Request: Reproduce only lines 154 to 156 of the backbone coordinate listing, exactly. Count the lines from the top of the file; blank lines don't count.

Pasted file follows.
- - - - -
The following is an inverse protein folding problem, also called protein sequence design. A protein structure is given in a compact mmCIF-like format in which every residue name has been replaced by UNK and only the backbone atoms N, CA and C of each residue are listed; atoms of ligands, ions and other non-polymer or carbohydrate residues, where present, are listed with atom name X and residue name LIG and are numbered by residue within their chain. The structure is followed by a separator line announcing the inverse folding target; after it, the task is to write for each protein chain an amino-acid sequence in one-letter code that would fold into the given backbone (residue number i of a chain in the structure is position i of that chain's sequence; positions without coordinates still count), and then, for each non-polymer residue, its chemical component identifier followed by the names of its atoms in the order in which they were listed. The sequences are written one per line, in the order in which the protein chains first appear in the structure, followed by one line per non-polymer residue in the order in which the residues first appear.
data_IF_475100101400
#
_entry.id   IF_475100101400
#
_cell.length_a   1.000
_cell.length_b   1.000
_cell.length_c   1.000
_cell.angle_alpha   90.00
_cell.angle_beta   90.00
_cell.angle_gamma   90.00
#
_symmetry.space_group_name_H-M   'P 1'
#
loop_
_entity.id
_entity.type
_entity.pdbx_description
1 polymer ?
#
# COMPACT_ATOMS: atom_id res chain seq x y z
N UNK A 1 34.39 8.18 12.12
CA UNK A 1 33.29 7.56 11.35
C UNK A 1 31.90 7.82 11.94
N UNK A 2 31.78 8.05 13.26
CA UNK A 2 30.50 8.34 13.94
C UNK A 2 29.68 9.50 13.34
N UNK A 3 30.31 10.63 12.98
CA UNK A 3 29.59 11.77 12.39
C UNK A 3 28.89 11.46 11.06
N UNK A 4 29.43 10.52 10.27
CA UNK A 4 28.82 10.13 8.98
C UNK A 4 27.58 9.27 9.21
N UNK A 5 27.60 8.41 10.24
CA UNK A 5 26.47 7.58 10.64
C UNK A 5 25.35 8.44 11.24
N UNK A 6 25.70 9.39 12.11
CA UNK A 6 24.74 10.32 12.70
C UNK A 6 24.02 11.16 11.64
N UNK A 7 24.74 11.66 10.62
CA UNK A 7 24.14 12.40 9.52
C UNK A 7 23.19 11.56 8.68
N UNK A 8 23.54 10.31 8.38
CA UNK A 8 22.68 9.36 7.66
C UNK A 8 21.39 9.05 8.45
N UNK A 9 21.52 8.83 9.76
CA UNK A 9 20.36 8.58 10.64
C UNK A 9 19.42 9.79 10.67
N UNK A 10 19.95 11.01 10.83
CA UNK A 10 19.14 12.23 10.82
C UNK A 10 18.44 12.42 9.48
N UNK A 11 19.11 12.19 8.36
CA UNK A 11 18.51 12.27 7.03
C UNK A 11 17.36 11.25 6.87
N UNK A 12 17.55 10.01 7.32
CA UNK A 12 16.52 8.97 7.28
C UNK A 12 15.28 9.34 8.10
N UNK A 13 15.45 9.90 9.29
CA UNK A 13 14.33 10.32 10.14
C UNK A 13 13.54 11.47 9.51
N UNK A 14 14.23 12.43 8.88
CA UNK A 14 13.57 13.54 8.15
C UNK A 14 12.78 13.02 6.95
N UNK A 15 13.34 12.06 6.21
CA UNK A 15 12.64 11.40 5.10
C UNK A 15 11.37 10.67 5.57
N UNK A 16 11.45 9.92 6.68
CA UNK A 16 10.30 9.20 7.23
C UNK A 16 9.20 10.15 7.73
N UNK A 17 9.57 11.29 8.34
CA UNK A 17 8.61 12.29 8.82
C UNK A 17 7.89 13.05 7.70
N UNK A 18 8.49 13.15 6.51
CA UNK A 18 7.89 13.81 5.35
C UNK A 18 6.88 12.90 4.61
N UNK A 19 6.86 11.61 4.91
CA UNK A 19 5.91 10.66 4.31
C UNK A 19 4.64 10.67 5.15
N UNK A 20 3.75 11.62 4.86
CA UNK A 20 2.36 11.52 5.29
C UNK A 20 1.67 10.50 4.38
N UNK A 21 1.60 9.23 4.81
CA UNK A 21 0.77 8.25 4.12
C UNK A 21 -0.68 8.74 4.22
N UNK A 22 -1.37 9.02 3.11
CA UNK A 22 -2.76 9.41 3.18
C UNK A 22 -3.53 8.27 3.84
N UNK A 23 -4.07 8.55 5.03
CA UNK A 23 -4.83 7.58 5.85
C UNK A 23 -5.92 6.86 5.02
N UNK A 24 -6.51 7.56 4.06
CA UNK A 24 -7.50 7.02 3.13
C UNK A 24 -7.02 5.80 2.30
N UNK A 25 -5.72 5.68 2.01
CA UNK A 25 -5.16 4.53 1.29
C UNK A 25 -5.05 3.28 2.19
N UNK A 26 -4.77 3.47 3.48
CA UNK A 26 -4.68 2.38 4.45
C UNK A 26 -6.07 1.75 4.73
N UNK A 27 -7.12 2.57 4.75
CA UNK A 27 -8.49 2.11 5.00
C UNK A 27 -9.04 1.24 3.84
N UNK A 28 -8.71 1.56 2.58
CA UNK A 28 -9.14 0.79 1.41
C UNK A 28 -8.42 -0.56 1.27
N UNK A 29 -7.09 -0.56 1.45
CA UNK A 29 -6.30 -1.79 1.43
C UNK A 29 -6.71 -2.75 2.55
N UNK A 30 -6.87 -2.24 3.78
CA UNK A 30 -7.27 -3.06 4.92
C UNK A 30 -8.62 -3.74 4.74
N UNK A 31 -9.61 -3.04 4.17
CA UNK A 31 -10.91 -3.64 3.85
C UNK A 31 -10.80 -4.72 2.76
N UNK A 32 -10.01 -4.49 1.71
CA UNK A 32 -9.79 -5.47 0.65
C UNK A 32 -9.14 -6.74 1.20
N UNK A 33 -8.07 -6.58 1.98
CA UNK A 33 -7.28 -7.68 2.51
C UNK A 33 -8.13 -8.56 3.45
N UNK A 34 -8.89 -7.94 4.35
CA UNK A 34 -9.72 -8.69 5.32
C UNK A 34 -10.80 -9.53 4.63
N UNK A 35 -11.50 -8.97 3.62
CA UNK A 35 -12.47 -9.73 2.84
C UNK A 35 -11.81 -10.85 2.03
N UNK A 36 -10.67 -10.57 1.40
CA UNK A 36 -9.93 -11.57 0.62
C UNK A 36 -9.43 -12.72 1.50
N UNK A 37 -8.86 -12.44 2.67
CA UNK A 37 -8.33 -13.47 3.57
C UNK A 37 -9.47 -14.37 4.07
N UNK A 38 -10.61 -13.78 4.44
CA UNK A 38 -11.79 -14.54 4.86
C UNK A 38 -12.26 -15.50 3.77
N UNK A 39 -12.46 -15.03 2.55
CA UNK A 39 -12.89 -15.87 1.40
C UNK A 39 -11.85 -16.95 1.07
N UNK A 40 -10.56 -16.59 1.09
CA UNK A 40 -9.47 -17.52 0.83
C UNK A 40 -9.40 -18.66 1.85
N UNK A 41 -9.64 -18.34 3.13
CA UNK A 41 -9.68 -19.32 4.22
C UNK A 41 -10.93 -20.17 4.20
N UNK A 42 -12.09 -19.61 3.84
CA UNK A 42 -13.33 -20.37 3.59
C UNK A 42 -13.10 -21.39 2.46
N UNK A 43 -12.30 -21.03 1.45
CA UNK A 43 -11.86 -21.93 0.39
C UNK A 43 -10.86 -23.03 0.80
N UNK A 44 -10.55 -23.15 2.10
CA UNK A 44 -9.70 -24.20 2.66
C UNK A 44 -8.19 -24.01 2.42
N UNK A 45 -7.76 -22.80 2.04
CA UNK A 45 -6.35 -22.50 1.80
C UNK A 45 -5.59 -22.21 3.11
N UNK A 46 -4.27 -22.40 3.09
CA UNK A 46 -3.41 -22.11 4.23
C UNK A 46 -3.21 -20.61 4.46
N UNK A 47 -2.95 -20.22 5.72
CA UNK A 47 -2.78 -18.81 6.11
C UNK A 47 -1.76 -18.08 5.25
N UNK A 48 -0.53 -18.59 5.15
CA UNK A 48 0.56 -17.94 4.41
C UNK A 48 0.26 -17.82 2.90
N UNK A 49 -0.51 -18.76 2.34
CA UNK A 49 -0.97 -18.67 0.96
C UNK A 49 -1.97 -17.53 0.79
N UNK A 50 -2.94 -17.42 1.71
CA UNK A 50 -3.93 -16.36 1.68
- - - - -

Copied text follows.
N UNK A 45 -7.76 -22.80 2.04
CA UNK A 45 -6.35 -22.50 1.80
C UNK A 45 -5.59 -22.21 3.11